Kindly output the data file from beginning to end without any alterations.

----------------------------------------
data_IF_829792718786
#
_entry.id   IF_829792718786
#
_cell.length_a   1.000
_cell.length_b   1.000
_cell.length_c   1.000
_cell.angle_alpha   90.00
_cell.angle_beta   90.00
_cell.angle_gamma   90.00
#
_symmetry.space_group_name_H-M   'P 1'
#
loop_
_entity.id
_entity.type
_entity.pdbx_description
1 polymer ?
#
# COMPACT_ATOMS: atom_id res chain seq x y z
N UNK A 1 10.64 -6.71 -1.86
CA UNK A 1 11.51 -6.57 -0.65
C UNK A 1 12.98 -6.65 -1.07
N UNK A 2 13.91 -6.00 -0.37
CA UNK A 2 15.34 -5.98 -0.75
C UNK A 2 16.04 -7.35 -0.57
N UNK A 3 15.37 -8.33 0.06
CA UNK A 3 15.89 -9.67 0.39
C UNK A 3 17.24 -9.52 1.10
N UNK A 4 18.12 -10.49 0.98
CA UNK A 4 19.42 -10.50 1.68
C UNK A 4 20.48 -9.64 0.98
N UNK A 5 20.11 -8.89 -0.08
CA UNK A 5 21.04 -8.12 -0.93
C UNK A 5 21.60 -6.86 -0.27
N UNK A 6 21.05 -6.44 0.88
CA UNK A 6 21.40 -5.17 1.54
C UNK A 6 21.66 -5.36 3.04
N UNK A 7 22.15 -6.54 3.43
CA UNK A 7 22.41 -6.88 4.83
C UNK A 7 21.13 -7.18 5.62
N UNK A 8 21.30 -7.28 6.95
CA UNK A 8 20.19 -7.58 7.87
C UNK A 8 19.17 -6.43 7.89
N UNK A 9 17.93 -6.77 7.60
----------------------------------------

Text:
data_IF_829792718786
#
_entry.id   IF_829792718786
#
_cell.length_a   1.000
_cell.length_b   1.000
_cell.length_c   1.000
_cell.angle_alpha   90.00
_cell.angle_beta   90.00
_cell.angle_gamma   90.00
#
_symmetry.space_group_name_H-M   'P 1'
#
loop_
_entity.id
_entity.type
_entity.pdbx_description
1 polymer ?
#
# COMPACT_ATOMS: atom_id res chain seq x y z
N UNK A 1 10.64 -6.71 -1.86
CA UNK A 1 11.51 -6.57 -0.65
C UNK A 1 12.98 -6.65 -1.07
N UNK A 2 13.91 -6.00 -0.37
CA UNK A 2 15.34 -5.98 -0.75
C UNK A 2 16.04 -7.35 -0.57
N UNK A 3 15.37 -8.33 0.06
CA UNK A 3 15.89 -9.67 0.39
C UNK A 3 17.24 -9.52 1.10
N UNK A 4 18.12 -10.49 0.98
CA UNK A 4 19.42 -10.50 1.68
C UNK A 4 20.48 -9.64 0.98
N UNK A 5 20.11 -8.89 -0.08
CA UNK A 5 21.04 -8.12 -0.93
C UNK A 5 21.60 -6.86 -0.27
N UNK A 6 21.05 -6.44 0.88
CA UNK A 6 21.40 -5.17 1.54
C UNK A 6 21.66 -5.36 3.04
N UNK A 7 22.15 -6.54 3.43
CA UNK A 7 22.41 -6.88 4.83
C UNK A 7 21.13 -7.18 5.62
N UNK A 8 21.30 -7.28 6.95
CA UNK A 8 20.19 -7.58 7.87
C UNK A 8 19.17 -6.43 7.89
N UNK A 9 17.93 -6.77 7.60